Pulmonary amyloidosis has three primary presentations consisting of tracheobronchial amyloidosis, nodular pulmonary amyloidosis, and diffuse alveolar-septal amyloidosis. While diffuse alveolar-septal amyloidosis is normally related to the systemic AL form, tracheobronchial and nodular pulmonary involvement are generally due to localized production of AL light chains. Diffuse-alveolar septal involvement results in deposition of amyloid in the distal airways, alveoli, septal walls, and blood vessels which may lead to restrictive lung function and pulmonary hemorrhage. Nodular pulmonary amyloidosis occurs in the setting of bilateral nodules or cystic masses consisting of immunoglobulin light chains produced by a localized process. These bilateral masses are often mistaken for a multifocal pneumonia or malignancy. Tracheobronchial amyloidosis similarly results from localized production of AL light chains that are deposited in the proximal airways. This form may manifest as dyspnea, cough, or hemoptysis related to airway damage or obstruction .
Few cases have been reported on pulmonary amyloidosis and its various manifestations. Invariably, these cases have led to massive pulmonary hemorrhage and death before the diagnosis was discovered. One of the earliest cases reported by Lee et. al. in 1983 described a patient with intermittent hemoptysis who later died of massive pulmonary hemorrhage . This patient was found to have amyloid extending into alveolar septa and blood vessel walls, similar to subsequent reported cases. Another case report by Sterlacci et. al. detailed a patient presenting with dyspnea, recurrent pleural effusions, and hemoptysis who was found to have systemic amyloidosis and diffuse alveolar septal amyloidosis. In a similar fashion, this patient succumbed to massive pulmonary hemorrhage before the diagnosis was confirmed. Notably, on bronchoscopy, no bleeding source was identified . In a rare case describing the successful treatment of pulmonary amyloidosis, Shenin et. al. reported a patient with small-volume intermittent hemoptysis and dyspnea who was treated with steroids for presumed vasculitis. Notably, this patient had positive antinuclear antibody titers and atypical antineutrophil cytoplasmic antibody (ANCA) along with negative myeloperoxidase and proteinase-3. Only after stabilization and wedge resection was the patient found to have severe diffuse alveolar hemorrhage from pulmonary amyloidosis . Another case report by Yong et. al. described a patient who presented with recurrent exudative pleural effusions. An incidental pulmonary infarct was discovered during their work-up which was attributed to a pulmonary embolism. After wedge biopsy, the diagnosis of pulmonary amyloidosis was confirmed, and the infarct was believed to be related to amyloid deposition . In two more recent cases, patients who died from massive pulmonary hemorrhage initially presented with small-volume hemoptysis and normal bronchoscopy. In both cases, patients were treated for pneumonia based on the discovery of bilateral consolidations later found to be pulmonary infarcts from vascular amyloidosis [7,8]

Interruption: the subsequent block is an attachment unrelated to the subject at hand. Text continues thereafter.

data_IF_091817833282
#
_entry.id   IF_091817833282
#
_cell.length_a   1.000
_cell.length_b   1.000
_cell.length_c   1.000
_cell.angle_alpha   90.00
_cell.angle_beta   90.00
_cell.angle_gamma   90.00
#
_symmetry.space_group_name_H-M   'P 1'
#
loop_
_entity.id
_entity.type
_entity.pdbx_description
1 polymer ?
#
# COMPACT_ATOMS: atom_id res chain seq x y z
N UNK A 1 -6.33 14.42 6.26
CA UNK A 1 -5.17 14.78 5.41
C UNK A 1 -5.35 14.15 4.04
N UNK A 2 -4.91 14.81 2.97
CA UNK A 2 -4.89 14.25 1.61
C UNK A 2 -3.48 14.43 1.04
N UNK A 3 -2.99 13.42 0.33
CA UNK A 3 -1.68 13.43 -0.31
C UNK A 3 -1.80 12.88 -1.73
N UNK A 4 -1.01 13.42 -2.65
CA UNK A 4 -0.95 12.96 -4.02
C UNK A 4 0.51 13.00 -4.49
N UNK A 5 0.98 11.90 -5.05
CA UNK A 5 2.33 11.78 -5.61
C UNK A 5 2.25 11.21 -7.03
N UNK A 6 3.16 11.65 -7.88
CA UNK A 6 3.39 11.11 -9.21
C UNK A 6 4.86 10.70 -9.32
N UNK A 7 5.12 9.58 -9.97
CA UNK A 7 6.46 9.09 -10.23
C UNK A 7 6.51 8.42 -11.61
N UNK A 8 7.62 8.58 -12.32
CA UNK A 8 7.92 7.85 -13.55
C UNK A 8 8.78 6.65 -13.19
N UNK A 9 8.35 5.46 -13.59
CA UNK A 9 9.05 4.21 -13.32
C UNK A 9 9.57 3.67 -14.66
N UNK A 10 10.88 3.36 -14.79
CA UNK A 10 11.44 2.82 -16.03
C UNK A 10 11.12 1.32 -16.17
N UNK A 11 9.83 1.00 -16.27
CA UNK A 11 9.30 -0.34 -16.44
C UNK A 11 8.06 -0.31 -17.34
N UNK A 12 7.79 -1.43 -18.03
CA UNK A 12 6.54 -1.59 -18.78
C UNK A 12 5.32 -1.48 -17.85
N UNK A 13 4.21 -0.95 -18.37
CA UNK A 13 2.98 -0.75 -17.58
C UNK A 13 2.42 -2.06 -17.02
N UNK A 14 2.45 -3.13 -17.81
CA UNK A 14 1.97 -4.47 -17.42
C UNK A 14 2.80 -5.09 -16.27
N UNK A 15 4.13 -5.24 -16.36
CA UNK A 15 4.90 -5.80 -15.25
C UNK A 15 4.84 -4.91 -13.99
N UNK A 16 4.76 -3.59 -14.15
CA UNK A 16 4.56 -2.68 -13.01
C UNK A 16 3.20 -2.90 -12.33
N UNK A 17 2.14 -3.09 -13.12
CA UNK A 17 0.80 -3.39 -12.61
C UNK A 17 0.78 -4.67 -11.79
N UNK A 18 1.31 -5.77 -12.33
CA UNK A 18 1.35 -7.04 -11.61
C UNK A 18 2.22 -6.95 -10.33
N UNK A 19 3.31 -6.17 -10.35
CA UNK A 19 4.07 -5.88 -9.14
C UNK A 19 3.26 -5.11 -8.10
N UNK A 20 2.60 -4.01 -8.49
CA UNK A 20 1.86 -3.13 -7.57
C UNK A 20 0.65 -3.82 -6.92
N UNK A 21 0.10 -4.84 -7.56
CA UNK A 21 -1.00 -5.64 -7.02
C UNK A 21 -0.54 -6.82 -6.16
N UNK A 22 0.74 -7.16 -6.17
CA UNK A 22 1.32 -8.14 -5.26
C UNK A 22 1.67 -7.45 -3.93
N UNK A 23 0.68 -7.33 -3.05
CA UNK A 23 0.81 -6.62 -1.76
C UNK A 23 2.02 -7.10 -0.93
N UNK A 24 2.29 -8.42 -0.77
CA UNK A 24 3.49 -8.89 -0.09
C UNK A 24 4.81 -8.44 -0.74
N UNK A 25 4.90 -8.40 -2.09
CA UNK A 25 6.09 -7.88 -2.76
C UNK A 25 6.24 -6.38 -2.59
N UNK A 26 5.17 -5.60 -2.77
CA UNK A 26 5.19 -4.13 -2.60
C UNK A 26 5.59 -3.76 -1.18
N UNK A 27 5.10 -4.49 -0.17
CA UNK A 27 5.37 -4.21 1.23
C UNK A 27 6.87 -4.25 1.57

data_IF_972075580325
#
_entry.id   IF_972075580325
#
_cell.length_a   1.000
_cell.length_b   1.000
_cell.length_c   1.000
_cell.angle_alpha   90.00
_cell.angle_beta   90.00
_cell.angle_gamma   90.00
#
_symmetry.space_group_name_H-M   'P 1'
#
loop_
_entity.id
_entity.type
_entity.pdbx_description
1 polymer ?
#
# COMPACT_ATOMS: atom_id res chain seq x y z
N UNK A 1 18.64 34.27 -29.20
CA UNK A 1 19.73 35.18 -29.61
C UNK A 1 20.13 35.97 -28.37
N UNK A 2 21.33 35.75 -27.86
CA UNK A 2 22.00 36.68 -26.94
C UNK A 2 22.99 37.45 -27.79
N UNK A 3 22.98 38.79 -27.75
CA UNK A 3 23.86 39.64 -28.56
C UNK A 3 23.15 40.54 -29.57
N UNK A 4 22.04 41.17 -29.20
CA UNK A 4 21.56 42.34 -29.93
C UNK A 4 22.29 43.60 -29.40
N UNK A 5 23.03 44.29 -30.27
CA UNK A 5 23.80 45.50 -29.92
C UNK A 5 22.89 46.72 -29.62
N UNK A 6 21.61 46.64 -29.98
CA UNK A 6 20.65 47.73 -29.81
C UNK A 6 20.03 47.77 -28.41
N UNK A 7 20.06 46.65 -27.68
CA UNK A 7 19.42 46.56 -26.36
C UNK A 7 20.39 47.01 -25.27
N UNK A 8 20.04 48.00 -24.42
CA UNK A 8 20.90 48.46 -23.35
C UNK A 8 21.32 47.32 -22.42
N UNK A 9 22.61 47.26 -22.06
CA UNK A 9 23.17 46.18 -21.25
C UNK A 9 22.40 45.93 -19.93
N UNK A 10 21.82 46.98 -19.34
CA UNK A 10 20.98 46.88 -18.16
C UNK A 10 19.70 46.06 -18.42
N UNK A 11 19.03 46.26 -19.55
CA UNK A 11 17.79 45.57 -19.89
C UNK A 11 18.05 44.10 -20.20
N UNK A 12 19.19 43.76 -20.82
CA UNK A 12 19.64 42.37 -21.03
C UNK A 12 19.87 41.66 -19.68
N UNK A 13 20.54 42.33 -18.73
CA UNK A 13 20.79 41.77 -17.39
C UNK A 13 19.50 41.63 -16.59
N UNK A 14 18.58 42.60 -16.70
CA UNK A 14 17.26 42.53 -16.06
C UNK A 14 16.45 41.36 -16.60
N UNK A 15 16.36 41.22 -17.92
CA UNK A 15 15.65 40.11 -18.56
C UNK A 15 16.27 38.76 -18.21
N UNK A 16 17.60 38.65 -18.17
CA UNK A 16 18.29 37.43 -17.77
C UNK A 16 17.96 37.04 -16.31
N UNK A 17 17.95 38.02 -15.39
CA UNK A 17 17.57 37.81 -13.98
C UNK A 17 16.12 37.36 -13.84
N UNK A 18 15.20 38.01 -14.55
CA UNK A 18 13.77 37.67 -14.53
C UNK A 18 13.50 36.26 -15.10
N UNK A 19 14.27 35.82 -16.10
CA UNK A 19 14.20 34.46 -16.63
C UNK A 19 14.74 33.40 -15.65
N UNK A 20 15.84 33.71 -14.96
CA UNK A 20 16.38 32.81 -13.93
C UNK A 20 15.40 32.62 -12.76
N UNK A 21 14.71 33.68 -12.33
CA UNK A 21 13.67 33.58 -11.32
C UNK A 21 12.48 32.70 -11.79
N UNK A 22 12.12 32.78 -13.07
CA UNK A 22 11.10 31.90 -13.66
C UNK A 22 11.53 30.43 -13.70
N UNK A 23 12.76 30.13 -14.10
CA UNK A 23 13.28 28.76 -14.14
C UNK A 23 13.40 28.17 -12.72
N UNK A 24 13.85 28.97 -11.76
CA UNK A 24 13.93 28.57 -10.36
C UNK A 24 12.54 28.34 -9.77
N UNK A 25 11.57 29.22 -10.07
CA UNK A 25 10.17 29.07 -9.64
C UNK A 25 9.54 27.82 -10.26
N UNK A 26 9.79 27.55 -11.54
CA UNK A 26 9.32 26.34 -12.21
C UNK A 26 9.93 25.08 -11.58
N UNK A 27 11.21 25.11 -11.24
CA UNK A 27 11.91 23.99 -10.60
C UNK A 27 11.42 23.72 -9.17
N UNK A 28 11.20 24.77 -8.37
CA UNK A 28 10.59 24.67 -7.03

In this report, a notable similarity to previous cases include small volume hemoptysis with no clear bleeding source on bronchoscopy. These initial minor bleeding episodes are often the herald for massive pulmonary hemorrhage and death. Nearly half of the reports also describe pulmonary infarcts, which led to the large cavitary lesion in this case. Notably, the patient also had positive myeloperoxidase, proteinase-3, and ANA, not demonstrated in previous cases. Our patient was also found to have hypogammaglobulinemia on serum protein electrophoresis and elevated serum free light chains. In nearly all cases previously described, the diagnosis of amyloidosis was only made after death.
Given that the clinical signs of systemic amyloidosis are relatively nonspecific, there was no clear indication of the diagnosis, although every case was a result of AL light chain deposition. Although not confirmed on autopsy, the elevation in free light chains in this case points to systemic AL amyloidosis. This suggests that pulmonary amyloidosis may present in a more insidious manner given its predisposition for localized disease. These reports also raise the importance of recognizing patients at risk for pulmonary amyloidosis given the dismal outcomes.